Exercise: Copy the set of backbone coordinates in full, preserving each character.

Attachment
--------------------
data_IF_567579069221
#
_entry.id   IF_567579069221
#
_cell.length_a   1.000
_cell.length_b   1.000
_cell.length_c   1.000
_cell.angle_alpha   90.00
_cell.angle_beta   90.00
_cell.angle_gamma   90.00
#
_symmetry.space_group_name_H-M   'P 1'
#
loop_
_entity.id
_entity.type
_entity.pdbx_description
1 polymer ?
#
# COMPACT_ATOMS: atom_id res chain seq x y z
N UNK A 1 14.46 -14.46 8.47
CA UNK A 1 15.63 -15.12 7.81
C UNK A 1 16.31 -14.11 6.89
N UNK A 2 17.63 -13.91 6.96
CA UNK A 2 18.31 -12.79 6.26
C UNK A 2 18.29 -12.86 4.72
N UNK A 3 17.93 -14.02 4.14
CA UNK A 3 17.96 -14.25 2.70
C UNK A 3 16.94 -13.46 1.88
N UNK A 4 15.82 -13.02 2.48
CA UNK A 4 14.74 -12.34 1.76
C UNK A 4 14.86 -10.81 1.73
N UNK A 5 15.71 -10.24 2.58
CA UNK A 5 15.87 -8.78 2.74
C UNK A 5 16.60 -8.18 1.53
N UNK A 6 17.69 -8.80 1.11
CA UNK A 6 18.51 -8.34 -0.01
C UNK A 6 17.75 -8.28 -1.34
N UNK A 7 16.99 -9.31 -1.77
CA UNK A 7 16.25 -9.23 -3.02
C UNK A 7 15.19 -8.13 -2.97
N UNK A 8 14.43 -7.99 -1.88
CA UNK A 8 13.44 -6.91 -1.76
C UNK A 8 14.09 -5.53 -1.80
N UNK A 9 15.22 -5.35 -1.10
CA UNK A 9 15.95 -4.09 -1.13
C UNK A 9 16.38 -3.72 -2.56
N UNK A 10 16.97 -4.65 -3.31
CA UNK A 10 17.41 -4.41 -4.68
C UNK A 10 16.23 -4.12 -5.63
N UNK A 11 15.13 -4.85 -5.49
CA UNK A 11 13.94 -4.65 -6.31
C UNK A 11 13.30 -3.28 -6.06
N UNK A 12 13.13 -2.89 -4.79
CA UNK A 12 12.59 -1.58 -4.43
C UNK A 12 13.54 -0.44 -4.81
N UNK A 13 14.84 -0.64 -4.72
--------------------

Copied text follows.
data_IF_567579069221
#
_entry.id   IF_567579069221
#
_cell.length_a   1.000
_cell.length_b   1.000
_cell.length_c   1.000
_cell.angle_alpha   90.00
_cell.angle_beta   90.00
_cell.angle_gamma   90.00
#
_symmetry.space_group_name_H-M   'P 1'
#
loop_
_entity.id
_entity.type
_entity.pdbx_description
1 polymer ?
#
# COMPACT_ATOMS: atom_id res chain seq x y z
N UNK A 1 14.46 -14.46 8.47
CA UNK A 1 15.63 -15.12 7.81
C UNK A 1 16.31 -14.11 6.89
N UNK A 2 17.63 -13.91 6.96
CA UNK A 2 18.31 -12.79 6.26
C UNK A 2 18.29 -12.86 4.72
N UNK A 3 17.93 -14.02 4.14
CA UNK A 3 17.96 -14.25 2.70
C UNK A 3 16.94 -13.46 1.88
N UNK A 4 15.82 -13.02 2.48
CA UNK A 4 14.74 -12.34 1.76
C UNK A 4 14.86 -10.81 1.73
N UNK A 5 15.71 -10.24 2.58
CA UNK A 5 15.87 -8.78 2.74
C UNK A 5 16.60 -8.18 1.53
N UNK A 6 17.69 -8.80 1.11
CA UNK A 6 18.51 -8.34 -0.01
C UNK A 6 17.75 -8.28 -1.34
N UNK A 7 16.99 -9.31 -1.77
CA UNK A 7 16.25 -9.23 -3.02
C UNK A 7 15.19 -8.13 -2.97
N UNK A 8 14.43 -7.99 -1.88
CA UNK A 8 13.44 -6.91 -1.76
C UNK A 8 14.09 -5.53 -1.80
N UNK A 9 15.22 -5.35 -1.10
CA UNK A 9 15.95 -4.09 -1.13
C UNK A 9 16.38 -3.72 -2.56
N UNK A 10 16.97 -4.65 -3.31
CA UNK A 10 17.41 -4.41 -4.68
C UNK A 10 16.23 -4.12 -5.63
N UNK A 11 15.13 -4.85 -5.49
CA UNK A 11 13.94 -4.65 -6.31
C UNK A 11 13.30 -3.28 -6.06
N UNK A 12 13.13 -2.89 -4.79
CA UNK A 12 12.59 -1.58 -4.43
C UNK A 12 13.54 -0.44 -4.81
N UNK A 13 14.84 -0.64 -4.72